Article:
THE BIG RELEASE
THE week after the awards season finally ends is always a challenging time for new releases. With big beasts such as Parasite and 1917 still bestriding cinemas it’s left to smaller fry to attempt to nibble a bit of the box office by offering viewers something for different tastes. Like hypnotic, sort-of-horror drama Little Joe.
Emily Beecham won best actress at last year’s Cannes Film Festival for her coolly adept turn here as an ambitious plant breeder called Alice. A divorced single mother, Alice works in a lab alongside her shy co-worker (Ben Whishaw), creating new strains of flowers. Her latest invention is ‘Little Joe’, the world’s first ‘mood-lifting anti-depressant plant’. Essentially, if you sniff it, you feel happy.
‘Keep it warm; talk to it. It’s a living being, it needs attention and affection,’ Alice instructs her neglected teenage son, also called Joe, when she illicitly smuggles a plant out of the lab for him. What could go wrong? However, those expecting Gremlins meets Little Shop Of Horrors jollies will be disappointed.
Little Joe is the sixth feature by Austrian director Jessica Hausner (Lourdes, Amour Fou) and it’s more about trying to unsettle your certainties than making you jump ’n’ scream. An aesthetic triumph, the look of the film, with its irradiatingly clinical lighting, is as perfectly controlled as the narrative tone. Meanwhile, the weird experimental score, bristling with what sound like Japanese drums and bamboo flutes, adds to the disturbing, off-kilter feel.
As Little Joe’s pollen spreads, it turns all who inhale it into polite, ultra-calm and functional zombies, making this a contemporary take on Invasion Of The Body Snatchers — with more petals. A unique, stimulating examination of our quick-fix, happiness-hungry culture.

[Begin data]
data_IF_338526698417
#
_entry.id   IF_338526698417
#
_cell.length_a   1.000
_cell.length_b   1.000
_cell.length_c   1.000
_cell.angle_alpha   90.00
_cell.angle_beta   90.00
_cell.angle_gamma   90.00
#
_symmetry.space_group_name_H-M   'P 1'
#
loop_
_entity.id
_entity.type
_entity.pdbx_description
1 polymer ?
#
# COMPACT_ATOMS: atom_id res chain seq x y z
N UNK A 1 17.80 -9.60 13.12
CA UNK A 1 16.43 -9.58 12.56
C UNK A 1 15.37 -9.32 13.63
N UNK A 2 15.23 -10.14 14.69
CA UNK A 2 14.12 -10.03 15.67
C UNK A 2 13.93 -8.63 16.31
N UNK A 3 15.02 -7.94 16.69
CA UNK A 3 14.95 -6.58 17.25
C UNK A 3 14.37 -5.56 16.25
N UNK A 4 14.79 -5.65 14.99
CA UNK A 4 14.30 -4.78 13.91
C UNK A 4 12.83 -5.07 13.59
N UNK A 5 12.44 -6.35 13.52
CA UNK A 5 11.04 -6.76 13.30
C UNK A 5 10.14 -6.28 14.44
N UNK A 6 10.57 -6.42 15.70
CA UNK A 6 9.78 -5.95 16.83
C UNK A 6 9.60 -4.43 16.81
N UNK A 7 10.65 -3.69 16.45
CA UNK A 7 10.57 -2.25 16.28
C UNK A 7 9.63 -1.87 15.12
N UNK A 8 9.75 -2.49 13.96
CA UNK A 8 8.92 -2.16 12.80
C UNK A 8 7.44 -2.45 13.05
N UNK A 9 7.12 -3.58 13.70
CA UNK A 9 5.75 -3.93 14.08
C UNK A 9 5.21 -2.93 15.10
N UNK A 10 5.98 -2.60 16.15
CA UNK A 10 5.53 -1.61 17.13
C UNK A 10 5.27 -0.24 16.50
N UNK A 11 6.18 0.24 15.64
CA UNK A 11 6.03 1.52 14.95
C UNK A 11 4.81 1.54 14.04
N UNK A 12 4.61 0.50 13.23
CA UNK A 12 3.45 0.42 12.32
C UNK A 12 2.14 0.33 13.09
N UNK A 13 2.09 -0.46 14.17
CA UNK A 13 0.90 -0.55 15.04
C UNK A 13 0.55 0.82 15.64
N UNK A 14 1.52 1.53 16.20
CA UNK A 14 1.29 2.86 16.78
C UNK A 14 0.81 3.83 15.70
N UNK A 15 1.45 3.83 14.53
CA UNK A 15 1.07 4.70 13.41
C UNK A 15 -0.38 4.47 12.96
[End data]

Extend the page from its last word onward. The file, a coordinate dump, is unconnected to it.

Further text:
Eerie, plant-based take on Invasion Of The Body Snatchers
In contrast to the, let’s say, ‘colourful’ activities of his brother, Charlie Sheen, Emilio Estevez has proved the quiet one of the 1980s Brat Pack, methodically getting on with his second career of directing, writing and producing well-modulated dramas for grown-ups.
The Public sees the Breakfast Club star back in the library. This time he’s a mild-mannered librarian stirred to activism when homeless regulars hit the news for squatting in the building as temperatures plummet to sub-zero.
Estevez has a strong ensemble, with fellow ’80s survivors Christian Slater and Alec Baldwin co-starring alongside fresher faces Jena Malone and Taylor Schilling, and Michael K Williams stealing the film as the group’s leader.
It’s all a bit old-fashioned and earnest but with US civil liberties under attack, it’s a timely celebration of humanity.
Steve Coogan is monstrously entertaining in this thinly veiled caricature of besmirched Topshop supremo Sir Philip Green. He’s Sir Richard ‘Greedy’ McCreadie, a retail billionaire busy planning a hubristic Fyre Festival-scale 60th birthday party on Mykonos, complete with Roman gladiatorial arena (and a real lion), to conquer all the bad press generated by his dirty dealings.
The devil not only wears Prada but gets the best lines in director Michael Winterbottom’s uneven fashion satire, which has a somewhat underwhelming script. Still, there are loads of sleb cameos from the likes of Stephen Fry, Chris Martin, Keira Knightley and James Blunt to distract you, sprinkled over a super British ensemble including David Mitchell as McCreadie’s official biographer. Isla Fisher (whose hubbie, Sacha Baron Cohen, was originally cast as McCreadie) joins them as McCreadie’s ex-wife.
Cartoonish fun for the most part, the credits clobber you with anti-sweatshop statistics. As a stitch-up of the one per cent goes, it’s not Succession — but Greed is good.